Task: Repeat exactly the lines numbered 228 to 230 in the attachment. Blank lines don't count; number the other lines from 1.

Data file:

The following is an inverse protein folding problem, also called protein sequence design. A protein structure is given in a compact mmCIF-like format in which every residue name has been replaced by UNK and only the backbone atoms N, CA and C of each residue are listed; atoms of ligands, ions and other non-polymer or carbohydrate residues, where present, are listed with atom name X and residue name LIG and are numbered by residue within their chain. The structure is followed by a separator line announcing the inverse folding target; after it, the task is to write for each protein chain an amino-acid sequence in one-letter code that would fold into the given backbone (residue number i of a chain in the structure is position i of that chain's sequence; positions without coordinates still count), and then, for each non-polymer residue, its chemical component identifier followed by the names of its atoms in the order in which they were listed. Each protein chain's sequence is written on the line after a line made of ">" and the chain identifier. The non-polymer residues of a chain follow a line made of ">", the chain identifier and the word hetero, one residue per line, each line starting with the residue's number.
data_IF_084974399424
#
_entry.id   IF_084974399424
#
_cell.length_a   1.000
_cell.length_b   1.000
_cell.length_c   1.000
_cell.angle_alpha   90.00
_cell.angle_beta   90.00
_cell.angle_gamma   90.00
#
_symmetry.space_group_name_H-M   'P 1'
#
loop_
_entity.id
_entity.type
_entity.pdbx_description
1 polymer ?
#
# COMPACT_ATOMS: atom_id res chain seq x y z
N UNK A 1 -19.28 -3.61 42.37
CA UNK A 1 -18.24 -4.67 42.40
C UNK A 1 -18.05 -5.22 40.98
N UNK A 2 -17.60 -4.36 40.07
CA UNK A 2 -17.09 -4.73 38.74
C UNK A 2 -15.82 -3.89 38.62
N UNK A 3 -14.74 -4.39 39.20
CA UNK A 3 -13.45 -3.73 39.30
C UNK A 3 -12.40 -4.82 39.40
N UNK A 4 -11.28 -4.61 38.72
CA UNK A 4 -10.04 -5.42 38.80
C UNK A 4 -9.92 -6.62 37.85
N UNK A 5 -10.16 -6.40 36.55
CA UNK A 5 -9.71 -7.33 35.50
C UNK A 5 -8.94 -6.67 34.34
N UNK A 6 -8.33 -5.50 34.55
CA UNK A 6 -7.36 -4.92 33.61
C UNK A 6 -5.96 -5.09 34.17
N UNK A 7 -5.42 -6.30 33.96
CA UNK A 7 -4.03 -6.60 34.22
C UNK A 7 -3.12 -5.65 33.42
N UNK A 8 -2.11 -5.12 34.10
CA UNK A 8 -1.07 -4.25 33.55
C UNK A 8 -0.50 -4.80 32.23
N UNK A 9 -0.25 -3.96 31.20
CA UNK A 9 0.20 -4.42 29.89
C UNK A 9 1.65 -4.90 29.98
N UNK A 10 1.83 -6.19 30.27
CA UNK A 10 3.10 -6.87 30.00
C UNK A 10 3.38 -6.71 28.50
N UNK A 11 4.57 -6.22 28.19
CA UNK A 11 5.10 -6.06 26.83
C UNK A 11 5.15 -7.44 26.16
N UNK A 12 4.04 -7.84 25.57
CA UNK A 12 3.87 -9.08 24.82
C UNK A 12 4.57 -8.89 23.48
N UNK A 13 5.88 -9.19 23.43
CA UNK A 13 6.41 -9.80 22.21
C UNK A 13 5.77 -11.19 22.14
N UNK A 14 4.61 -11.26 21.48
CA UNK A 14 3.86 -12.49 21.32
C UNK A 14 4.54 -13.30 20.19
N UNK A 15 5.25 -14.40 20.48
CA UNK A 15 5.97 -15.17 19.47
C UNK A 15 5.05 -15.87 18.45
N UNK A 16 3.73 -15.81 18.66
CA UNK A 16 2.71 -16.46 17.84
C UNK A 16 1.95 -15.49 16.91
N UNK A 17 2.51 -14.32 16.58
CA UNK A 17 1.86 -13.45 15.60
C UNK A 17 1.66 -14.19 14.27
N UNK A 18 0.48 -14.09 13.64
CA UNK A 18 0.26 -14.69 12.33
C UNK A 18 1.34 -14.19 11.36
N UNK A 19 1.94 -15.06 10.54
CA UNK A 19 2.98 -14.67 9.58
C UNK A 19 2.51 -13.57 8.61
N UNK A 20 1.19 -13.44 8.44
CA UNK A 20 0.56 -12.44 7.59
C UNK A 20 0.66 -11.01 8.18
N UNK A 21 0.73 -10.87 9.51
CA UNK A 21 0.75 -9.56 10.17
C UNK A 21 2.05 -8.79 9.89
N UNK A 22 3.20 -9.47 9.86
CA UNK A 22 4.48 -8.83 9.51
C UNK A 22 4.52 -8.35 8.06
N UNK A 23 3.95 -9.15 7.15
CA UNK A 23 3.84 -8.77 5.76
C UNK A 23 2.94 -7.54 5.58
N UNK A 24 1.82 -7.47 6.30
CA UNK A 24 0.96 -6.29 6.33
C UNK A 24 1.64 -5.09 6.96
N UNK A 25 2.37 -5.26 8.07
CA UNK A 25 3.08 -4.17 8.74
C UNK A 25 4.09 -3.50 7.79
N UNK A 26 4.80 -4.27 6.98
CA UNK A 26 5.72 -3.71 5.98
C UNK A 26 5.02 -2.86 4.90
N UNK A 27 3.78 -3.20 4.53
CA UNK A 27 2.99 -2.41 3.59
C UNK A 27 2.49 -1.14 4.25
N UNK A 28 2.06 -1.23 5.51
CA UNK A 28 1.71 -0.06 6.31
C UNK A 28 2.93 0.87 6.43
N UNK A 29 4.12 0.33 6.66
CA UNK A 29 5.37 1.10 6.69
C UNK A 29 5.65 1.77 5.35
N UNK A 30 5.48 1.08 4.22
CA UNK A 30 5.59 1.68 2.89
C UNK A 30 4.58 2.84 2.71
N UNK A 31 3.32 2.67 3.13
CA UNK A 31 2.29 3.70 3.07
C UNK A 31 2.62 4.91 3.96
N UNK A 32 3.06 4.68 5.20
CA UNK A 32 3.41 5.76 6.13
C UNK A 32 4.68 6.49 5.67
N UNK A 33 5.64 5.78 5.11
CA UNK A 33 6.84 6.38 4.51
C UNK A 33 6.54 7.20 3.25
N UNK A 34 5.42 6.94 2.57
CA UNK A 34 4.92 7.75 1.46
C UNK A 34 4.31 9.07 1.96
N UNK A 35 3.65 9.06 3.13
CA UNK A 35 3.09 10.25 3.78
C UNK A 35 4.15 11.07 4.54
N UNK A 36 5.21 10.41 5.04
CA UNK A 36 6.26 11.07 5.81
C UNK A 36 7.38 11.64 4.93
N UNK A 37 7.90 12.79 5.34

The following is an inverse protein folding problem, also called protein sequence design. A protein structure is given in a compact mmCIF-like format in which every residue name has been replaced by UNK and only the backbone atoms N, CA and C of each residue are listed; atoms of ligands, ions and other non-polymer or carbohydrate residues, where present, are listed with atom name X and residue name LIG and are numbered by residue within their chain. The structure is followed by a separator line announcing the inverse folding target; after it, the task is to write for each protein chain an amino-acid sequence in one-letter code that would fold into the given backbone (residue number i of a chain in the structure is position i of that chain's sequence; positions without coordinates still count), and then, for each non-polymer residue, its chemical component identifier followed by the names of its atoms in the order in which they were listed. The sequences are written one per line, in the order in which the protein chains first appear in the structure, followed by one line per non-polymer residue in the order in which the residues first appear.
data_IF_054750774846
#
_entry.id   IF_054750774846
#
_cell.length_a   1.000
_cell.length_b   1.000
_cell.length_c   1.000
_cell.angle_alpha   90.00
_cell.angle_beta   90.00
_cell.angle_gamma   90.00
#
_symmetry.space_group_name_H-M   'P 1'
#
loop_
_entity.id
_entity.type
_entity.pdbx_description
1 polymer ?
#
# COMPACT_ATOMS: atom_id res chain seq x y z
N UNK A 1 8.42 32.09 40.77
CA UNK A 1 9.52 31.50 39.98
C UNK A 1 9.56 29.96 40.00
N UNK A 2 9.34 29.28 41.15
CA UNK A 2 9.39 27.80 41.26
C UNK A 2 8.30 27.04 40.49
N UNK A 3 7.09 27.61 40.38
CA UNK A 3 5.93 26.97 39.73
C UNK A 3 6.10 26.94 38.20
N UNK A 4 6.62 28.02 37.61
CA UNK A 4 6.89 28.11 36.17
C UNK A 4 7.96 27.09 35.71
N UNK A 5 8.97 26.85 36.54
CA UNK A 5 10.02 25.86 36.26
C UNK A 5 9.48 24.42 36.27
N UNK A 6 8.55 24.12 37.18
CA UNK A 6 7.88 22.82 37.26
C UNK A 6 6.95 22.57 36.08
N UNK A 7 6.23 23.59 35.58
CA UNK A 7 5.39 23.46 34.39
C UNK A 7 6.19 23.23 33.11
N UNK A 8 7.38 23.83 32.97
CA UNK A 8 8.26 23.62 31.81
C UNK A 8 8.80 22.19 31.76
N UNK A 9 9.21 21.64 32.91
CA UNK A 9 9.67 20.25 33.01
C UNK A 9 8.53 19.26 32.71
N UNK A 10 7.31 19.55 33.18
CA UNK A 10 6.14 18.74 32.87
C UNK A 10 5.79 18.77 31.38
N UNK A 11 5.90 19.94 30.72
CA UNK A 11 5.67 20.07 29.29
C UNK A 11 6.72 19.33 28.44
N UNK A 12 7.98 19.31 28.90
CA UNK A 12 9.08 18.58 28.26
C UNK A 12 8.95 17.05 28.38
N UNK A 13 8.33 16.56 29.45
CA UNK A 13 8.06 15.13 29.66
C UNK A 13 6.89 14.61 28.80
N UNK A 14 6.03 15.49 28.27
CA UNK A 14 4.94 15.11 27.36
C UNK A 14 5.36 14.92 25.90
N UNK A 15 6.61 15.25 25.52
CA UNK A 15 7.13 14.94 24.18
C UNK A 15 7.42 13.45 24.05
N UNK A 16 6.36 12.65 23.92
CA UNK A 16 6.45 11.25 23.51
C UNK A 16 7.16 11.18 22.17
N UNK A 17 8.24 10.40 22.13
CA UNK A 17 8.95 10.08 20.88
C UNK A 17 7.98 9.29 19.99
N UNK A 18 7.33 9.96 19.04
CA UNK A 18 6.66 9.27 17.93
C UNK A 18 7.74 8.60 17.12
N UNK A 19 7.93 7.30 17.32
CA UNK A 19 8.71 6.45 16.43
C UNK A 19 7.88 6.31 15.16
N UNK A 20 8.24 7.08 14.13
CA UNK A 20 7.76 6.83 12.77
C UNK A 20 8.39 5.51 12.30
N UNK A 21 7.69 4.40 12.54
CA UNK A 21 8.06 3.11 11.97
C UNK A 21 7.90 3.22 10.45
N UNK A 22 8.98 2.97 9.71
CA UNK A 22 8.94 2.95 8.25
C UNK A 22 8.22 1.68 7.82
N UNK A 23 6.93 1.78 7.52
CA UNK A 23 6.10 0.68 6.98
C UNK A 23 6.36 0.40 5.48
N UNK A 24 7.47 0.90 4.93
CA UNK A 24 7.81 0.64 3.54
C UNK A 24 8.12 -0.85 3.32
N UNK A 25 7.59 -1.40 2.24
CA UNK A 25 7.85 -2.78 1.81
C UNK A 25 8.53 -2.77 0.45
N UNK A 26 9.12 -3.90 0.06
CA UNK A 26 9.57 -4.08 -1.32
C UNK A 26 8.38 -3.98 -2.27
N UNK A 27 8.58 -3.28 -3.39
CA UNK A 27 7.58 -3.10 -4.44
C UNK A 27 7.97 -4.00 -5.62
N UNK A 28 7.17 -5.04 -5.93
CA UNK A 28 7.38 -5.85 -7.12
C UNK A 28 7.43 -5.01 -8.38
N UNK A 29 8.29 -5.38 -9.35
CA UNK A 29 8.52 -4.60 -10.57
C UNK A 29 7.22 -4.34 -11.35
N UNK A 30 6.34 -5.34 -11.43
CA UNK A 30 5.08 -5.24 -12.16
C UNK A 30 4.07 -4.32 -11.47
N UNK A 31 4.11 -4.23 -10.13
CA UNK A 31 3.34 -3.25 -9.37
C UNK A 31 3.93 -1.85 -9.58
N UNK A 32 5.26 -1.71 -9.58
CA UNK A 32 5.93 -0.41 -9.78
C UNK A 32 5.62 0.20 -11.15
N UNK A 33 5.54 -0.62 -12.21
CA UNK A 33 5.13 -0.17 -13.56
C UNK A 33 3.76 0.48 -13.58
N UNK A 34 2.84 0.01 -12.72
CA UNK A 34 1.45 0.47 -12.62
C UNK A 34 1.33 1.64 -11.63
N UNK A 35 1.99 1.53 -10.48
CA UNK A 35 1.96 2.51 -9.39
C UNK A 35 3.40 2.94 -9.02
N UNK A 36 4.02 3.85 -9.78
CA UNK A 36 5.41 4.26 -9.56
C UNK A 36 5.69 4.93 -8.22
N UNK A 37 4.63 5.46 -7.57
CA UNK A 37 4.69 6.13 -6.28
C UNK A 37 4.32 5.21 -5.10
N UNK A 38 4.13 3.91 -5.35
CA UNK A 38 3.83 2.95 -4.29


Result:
CA UNK A 26 9.57 -4.08 -1.32
C UNK A 26 8.38 -3.98 -2.27
N UNK A 27 8.58 -3.28 -3.39